P-63 Kingcobra file photo [6223]

P-63 Kingcobra

CountryUnited States
ManufacturerBell Aircraft Corporation
Primary RoleFighter
Maiden Flight7 December 1942


ww2dbaseThe P-63 Kingcobra fighters were developed from some of the ideas generated during the XP-39E Airacobra project. P-63 Kingcobra fighters were larger than what XP-39E Airacobra design called for, with an additional supercharger installed for better high-altitude performance. Order was given by the United States Army Air Forces about three months before the prototype took flight at the end of 1942. The first prototype aircraft crashed during a landing accident on 28 Jan 1943 when the landing gear failed to extend during landing; the second prototype aircraft was also destroyed due to engine failure.

ww2dbaseProduction for P-63 Kingcobra aircraft began in 1943, and the first examples were delivered in Oct of that year. After a series of tests, however, the USAAF decided that P-63 Kingcobra fighters were less capable than the P-51 Mustang aircraft, and declined to deploy these new fighters to American forces. Orders for large quantities were made, however, for export to Russia via Lend-Lease provisions. Because the Russians were already major purchasers of the P-39 Airacobra aircraft, Russian pilot Andrey G. Kochetkov and engineer Fiodor Suprun were actually closely involved with the design and development for this aircraft.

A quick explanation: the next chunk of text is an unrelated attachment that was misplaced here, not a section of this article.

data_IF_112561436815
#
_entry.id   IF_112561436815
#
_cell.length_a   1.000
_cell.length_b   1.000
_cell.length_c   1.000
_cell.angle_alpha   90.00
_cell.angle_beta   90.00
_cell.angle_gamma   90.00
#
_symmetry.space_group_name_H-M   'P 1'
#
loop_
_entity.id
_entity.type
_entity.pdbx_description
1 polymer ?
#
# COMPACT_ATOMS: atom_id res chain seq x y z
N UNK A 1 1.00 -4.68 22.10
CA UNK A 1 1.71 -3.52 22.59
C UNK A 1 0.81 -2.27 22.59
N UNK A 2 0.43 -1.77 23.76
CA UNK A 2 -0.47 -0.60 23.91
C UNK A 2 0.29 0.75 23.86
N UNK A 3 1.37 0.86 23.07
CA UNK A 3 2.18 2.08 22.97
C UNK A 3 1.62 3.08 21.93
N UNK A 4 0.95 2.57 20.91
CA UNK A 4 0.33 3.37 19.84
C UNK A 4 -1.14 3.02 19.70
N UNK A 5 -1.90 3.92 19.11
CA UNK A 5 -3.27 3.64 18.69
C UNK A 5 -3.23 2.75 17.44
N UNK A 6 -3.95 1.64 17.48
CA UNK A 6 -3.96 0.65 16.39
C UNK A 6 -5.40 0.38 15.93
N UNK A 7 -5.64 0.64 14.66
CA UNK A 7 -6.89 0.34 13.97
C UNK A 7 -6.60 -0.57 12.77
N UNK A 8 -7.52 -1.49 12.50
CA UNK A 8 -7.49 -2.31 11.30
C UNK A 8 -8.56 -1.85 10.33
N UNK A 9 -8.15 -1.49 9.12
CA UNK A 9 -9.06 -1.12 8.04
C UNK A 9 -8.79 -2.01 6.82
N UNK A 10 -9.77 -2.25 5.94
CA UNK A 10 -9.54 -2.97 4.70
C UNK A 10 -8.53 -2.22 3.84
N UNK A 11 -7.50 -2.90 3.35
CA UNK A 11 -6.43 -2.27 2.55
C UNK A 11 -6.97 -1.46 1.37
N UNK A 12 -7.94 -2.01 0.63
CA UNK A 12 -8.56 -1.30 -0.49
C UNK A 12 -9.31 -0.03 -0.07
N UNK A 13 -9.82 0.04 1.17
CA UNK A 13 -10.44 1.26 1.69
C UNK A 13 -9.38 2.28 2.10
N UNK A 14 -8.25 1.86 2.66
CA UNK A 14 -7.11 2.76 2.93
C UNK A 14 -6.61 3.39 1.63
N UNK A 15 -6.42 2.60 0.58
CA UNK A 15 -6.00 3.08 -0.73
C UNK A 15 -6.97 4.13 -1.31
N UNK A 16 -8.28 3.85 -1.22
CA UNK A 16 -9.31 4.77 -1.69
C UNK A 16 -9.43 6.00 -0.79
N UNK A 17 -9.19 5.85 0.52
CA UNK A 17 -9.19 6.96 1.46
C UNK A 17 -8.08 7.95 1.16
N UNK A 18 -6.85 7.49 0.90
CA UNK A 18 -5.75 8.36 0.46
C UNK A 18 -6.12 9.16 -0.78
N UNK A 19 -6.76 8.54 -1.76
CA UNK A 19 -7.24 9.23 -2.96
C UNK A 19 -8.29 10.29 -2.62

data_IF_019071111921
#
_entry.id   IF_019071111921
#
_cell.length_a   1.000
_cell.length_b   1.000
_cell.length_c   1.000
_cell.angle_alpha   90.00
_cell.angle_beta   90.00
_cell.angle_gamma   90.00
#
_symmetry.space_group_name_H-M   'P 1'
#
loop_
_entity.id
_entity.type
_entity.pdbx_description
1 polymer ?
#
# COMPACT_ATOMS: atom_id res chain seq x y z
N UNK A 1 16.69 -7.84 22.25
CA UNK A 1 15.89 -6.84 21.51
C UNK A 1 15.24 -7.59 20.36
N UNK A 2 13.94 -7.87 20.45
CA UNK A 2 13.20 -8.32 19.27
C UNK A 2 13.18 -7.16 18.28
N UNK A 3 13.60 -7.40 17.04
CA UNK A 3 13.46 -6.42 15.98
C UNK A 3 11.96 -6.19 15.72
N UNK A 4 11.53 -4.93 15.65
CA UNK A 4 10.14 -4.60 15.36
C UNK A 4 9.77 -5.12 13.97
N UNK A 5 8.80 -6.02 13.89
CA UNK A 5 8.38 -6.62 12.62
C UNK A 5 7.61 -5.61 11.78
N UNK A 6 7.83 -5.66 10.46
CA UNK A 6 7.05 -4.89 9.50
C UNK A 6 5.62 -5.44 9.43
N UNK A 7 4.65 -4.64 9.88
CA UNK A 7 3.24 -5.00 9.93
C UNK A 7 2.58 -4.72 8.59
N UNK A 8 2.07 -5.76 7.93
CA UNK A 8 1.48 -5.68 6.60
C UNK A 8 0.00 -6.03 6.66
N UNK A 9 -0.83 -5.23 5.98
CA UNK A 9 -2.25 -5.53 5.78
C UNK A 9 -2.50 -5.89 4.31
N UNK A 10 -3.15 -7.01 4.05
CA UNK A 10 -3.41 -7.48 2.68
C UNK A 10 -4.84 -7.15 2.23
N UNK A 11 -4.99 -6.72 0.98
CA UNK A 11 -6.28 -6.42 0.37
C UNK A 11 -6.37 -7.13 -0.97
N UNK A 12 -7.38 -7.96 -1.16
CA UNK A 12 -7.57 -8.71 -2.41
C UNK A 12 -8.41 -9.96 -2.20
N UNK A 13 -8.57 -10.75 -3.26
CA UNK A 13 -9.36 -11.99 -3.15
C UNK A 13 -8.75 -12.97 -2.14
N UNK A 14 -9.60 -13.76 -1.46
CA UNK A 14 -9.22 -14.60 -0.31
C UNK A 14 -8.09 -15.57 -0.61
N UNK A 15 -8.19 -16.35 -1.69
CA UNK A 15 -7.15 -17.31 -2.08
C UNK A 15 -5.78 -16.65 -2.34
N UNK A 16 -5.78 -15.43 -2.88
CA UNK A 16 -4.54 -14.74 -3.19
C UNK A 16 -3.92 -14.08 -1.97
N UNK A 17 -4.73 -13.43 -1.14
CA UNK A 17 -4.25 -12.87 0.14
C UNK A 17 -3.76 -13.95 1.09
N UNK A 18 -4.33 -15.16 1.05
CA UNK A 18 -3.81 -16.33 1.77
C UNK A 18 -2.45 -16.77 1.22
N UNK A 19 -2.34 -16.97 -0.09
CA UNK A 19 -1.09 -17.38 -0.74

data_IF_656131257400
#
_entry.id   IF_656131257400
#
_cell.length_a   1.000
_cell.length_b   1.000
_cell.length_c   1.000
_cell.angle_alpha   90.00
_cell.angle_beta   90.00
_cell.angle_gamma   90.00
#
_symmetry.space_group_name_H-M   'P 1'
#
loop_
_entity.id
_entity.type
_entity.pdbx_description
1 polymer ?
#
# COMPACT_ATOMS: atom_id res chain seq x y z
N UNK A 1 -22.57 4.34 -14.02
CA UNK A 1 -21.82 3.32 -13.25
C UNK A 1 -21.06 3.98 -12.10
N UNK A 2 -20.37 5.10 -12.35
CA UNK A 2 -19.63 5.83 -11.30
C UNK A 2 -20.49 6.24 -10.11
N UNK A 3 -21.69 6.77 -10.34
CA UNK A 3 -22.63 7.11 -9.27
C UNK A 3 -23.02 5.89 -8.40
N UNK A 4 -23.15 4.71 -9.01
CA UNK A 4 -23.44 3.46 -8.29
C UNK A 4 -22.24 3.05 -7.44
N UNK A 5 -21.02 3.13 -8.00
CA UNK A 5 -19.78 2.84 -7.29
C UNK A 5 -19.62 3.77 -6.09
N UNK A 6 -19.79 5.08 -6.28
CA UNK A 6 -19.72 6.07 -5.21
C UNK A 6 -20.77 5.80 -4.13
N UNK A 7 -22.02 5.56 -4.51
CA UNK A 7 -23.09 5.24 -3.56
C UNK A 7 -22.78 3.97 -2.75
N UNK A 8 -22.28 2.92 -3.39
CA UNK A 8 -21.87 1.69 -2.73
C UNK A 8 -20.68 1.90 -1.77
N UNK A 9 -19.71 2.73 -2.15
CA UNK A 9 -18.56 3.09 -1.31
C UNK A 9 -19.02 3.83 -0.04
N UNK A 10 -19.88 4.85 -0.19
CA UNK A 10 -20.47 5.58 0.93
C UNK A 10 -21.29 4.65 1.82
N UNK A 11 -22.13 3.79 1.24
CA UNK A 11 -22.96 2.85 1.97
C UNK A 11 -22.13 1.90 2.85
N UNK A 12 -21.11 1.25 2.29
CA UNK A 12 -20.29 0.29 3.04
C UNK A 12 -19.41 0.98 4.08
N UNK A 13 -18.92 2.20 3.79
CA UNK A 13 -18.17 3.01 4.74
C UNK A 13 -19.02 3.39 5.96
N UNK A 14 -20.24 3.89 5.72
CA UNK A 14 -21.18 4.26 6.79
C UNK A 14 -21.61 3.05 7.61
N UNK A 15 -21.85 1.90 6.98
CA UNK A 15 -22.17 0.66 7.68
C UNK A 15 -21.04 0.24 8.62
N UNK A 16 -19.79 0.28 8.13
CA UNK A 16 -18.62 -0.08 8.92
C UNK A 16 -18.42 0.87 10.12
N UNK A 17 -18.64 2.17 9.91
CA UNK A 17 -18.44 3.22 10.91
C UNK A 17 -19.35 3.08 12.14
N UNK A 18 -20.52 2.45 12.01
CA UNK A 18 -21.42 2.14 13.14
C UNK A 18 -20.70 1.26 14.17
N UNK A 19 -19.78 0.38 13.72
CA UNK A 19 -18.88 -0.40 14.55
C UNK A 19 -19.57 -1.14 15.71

ww2dbaseDeliveries of P-63 Kingcobra aircraft were completed in two phases. First, Air Transport Command ferry pilots, which included female pilots of the WASP program, flew newly manufactured P-63 Kingcobra aircraft from the Bell factory at Niagara Falls, New York to Nome, Alaska, with a stop in Great Falls, Montana for refueling. Russian pilots, also including some female pilots, would pick up the aircraft at Nome and flew them across the Bering Strait into Russia.

ww2dbaseIn 1943, an agreement was reached between United States and Russia noting that P-63 Kingcobra fighters must remain in the Soviet Far East, building up for the eventual declaration of war against Japan. However, there were unconfirmed reports that the Russians secretly used them against German forces in Europe, violating the terms of the agreement; these Russian P-63 Kingcobra aircraft supposedly fought near Königsberg, in Poland, and on the final drive toward Berlin. There were also German reports of possible P-63 Kingcobra aircraft destroyed in action, though also not confirmed. During Operation August Storm, these aircraft were used both as ground attack aircraft as well as fighters against the Japanese in Manchuria, China and northern Korea.

ww2dbaseAfter WW2, some P-63 Kingcobra aircraft remained in various Soviet forces, possibly serving in the Korean War on the side of the North Koreans. In 1945, 114 of them were exported to France and saw action during the First Indochina War. In the United States, some of them were painted bright orange and were equipped with sensors for use as target aircraft during gunnery exercises; in this role, these P-63 Kingcobra aircraft were nicknamed "Pinballs". Some of them were sold into the civilian market in the US and became air racers.